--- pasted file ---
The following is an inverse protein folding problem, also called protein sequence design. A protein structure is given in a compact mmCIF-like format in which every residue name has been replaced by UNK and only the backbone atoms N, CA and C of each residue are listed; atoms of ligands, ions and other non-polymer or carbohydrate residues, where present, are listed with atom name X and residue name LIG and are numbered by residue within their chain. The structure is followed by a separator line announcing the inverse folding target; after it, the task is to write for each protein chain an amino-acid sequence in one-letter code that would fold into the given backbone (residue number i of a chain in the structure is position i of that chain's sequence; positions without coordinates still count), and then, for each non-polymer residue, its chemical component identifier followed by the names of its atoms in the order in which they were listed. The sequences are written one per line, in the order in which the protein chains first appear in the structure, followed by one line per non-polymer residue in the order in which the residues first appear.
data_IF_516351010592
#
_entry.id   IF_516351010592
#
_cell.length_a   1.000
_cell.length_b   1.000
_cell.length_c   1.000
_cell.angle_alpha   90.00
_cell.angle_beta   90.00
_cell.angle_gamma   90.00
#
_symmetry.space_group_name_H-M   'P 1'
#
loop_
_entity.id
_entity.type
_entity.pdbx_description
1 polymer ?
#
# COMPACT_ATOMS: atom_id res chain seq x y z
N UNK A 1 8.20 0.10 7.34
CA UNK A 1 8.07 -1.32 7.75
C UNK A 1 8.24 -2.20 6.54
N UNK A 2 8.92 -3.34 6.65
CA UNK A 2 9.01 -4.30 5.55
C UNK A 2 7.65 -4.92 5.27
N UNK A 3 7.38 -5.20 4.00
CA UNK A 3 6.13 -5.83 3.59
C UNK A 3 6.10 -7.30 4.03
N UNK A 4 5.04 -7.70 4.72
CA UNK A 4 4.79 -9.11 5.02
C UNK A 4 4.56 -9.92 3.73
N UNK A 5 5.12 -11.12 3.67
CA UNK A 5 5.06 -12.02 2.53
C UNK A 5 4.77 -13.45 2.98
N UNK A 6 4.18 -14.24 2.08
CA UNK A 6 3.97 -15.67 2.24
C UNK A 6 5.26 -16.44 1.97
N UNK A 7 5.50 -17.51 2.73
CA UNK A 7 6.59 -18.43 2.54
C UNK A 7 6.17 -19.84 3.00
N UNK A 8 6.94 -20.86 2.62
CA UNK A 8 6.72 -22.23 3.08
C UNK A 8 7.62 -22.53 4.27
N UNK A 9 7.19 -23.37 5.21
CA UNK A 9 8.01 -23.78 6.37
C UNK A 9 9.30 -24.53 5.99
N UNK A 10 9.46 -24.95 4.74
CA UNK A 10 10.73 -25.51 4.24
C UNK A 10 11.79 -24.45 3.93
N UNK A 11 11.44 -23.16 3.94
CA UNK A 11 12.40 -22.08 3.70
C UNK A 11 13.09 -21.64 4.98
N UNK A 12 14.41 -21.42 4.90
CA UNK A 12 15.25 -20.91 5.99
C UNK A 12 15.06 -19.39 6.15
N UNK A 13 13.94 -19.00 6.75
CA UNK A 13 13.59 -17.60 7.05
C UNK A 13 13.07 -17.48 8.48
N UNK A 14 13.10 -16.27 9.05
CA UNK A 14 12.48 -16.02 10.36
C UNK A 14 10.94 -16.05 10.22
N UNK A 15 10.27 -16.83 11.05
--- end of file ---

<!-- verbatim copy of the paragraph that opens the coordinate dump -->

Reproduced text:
The following is an inverse protein folding problem, also called protein sequence design. A protein structure is given in a compact mmCIF-like format in which every residue name has been replaced by UNK and only the backbone atoms N, CA and C of each residue are listed; atoms of ligands, ions and other non-polymer or carbohydrate residues, where present, are listed with atom name X and residue name LIG and are numbered by residue within their chain. The structure is followed by a separator line announcing the inverse folding target; after it, the task is to write for each protein chain an amino-acid sequence in one-letter code that would fold into the given backbone (residue number i of a chain in the structure is position i of that chain's sequence; positions without coordinates still count), and then, for each non-polymer residue, its chemical component identifier followed by the names of its atoms in the order in which they were listed. The sequences are written one per line, in the order in which the protein chains first appear in the structure, followed by one line per non-polymer residue in the order in which the residues first appear.